Despite workplace diversity initiatives promoted in recent years, white men are significantly overrepresented in leadership positions at many organizations, including the Federal Reserve. A Brookings report from April finds that Fed members are “overwhelmingly white [and] overwhelmingly male.”
But increasing diversity among members of the Federal Open Market Committee (FOMC) could have significant benefits for both the policy makers and the public, according to research by Boston College’s Francesco D’Acunto, Swiss Finance Institute’s Andreas Fuster, and Chicago Booth’s Michael Weber.
The researchers surveyed more than 9,000 US consumers—men and women who were Black, white, and Hispanic. All survey respondents read FOMC forecasts for unemployment or inflation that were paired with an accompanying photo. Some respondents saw a photo of FOMC member Thomas Barkin, one of seven white men on the committee. Others saw a photo of the only current Black FOMC member, Raphael Bostic. The final group saw a photo of Mary C. Daly, one of three women on the 2021 FOMC (out of 16 members total, including five alternates).
The respondents received a series of questions along with the reports and were asked to rate their trust, on a seven-point Likert scale, in the Fed’s ability to manage inflation and unemployment, and to rate their faith in the policy makers to act in the best interest of all Americans. Per the researchers, both forms of trust correlate with having economic expectations that line up with FOMC forecasts.
Women and Black survey takers were significantly more trusting in the Fed when they saw photos of Bostic or Daly, the researchers find. White men, on the other hand, had no less trust in the Fed if presented with the photos of Daly or Bostic than if presented with the image of Barkin. This demonstrates that diversity could boost trust in some populations without any corresponding drop in trust from white men, the researchers note.
The researchers also find that women and Black respondents who saw the photos of Bostic or Daly formed macroeconomic expectations—particularly on unemployment—that were closer to the forecasts they read. These two groups were also more likely to say they found the survey interesting when they saw photos of Bostic or Daly, and to spend more time with the content presented.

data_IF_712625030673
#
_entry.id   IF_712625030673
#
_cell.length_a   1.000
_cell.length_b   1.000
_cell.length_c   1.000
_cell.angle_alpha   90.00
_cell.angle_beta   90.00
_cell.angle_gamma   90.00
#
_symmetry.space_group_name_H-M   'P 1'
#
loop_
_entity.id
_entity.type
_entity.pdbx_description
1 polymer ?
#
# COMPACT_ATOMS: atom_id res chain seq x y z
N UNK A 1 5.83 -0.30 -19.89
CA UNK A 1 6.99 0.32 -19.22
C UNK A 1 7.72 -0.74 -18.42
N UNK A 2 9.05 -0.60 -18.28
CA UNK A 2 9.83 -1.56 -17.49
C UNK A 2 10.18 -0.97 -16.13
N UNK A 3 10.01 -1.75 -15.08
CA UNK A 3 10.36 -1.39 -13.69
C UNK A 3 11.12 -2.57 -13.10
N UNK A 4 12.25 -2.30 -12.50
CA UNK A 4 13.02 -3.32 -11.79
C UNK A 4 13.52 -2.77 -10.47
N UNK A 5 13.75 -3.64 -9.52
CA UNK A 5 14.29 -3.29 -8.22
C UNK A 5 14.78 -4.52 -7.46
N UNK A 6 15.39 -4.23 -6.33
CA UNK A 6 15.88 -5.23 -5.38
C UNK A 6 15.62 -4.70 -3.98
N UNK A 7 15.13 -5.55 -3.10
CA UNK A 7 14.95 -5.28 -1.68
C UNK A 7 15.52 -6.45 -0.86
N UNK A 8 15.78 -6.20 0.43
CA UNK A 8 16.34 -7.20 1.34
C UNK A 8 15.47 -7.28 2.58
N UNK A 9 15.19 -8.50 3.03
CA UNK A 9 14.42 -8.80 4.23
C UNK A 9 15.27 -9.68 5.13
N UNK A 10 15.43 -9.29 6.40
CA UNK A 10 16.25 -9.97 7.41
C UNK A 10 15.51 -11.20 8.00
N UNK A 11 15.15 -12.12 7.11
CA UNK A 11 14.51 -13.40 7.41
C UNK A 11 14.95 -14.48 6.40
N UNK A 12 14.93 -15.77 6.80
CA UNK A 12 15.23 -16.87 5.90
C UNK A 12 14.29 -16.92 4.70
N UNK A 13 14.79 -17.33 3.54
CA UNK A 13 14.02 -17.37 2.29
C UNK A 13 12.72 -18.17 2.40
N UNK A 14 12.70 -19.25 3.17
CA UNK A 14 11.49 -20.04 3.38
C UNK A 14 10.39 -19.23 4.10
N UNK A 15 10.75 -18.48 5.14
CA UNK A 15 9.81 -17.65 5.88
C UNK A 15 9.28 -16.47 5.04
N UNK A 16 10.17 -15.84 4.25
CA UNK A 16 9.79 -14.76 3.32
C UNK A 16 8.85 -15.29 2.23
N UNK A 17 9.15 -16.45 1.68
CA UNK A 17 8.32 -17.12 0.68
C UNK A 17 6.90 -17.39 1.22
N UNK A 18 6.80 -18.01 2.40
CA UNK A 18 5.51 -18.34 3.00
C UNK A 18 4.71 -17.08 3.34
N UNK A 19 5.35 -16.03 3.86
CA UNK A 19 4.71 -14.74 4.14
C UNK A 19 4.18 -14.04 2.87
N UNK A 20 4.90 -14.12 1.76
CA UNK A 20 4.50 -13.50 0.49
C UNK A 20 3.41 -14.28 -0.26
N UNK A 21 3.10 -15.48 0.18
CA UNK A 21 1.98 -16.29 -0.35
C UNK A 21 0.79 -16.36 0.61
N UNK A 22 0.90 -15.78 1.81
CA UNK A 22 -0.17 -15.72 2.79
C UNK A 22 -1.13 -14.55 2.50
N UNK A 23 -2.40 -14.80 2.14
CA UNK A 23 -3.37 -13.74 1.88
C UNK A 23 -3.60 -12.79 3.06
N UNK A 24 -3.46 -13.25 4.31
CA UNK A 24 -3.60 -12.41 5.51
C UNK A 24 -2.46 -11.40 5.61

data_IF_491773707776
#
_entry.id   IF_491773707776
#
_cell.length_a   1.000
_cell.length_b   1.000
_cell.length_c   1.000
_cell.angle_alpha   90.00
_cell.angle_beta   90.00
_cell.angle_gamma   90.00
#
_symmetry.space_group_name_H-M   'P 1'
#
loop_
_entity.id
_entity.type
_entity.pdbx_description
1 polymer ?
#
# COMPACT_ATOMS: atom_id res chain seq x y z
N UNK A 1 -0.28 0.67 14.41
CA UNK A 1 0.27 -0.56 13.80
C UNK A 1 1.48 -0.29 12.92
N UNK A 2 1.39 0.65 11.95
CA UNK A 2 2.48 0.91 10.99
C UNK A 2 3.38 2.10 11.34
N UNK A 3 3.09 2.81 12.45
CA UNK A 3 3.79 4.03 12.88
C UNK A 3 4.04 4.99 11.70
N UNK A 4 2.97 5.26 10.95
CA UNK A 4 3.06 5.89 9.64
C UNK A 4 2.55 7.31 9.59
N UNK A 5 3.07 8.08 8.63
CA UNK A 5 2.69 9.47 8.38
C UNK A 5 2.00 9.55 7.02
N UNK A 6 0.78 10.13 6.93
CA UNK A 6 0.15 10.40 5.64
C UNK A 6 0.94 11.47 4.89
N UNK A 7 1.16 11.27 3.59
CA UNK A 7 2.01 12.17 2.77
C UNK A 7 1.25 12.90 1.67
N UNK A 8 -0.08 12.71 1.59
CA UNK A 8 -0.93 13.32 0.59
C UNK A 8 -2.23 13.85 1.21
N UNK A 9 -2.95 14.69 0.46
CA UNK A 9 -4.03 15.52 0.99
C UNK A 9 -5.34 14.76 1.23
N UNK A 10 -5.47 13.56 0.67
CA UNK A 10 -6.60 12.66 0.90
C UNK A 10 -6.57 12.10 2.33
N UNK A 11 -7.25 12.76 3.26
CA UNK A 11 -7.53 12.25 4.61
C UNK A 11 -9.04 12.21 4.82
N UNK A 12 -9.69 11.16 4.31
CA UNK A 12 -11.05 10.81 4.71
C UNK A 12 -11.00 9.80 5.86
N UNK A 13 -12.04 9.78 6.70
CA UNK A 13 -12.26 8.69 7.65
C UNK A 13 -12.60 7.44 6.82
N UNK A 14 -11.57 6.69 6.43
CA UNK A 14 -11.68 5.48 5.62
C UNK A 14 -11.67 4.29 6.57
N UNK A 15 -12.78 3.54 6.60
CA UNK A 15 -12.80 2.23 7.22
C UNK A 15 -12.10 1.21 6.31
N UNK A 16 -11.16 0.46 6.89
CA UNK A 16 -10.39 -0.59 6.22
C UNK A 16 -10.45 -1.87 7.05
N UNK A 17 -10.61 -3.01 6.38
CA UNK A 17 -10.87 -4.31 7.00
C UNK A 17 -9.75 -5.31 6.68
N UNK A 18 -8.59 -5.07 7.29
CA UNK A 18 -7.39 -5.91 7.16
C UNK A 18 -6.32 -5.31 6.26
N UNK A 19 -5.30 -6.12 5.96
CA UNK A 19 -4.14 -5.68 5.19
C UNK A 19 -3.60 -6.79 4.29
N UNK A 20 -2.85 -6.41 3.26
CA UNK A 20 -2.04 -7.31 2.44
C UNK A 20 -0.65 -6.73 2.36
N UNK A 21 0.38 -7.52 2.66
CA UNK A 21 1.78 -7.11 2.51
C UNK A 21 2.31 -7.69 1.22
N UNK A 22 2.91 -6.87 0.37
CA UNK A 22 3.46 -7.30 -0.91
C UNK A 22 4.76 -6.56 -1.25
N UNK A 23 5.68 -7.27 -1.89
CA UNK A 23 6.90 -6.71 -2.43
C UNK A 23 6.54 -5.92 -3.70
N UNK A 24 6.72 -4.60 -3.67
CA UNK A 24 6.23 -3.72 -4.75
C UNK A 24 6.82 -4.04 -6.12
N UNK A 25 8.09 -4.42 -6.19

A follow-up survey with about one-third of the original respondents further explored the idea of willingness to absorb information from the Fed.
These respondents were divided into three groups and asked to pick one of two short articles to read, each featuring a different policy maker’s statement about the future of the US economy. One group was told that the policy makers were from the Congressional Budget Office and the Fed, respectively. The other groups also learned the policy makers’ names, which made clear that either both options were men (the CBO’s Phillip Swagel and the Fed’s Richard Clarida), or that one was a woman (the CBO’s Swagel and the Fed’s Michelle Bowman).
Women in the final group were much more likely to want to read an article from the Fed than those in the other two groups. Men, on the other hand, made similar choices no matter which names were given or when names were not given. Again, there was no counteracting effect on the increase in interest from women who were given Bowman’s name.
Overall, the researchers say, having a more diverse Fed could be a boon for both the effectiveness of policy communication and public trust in the institution.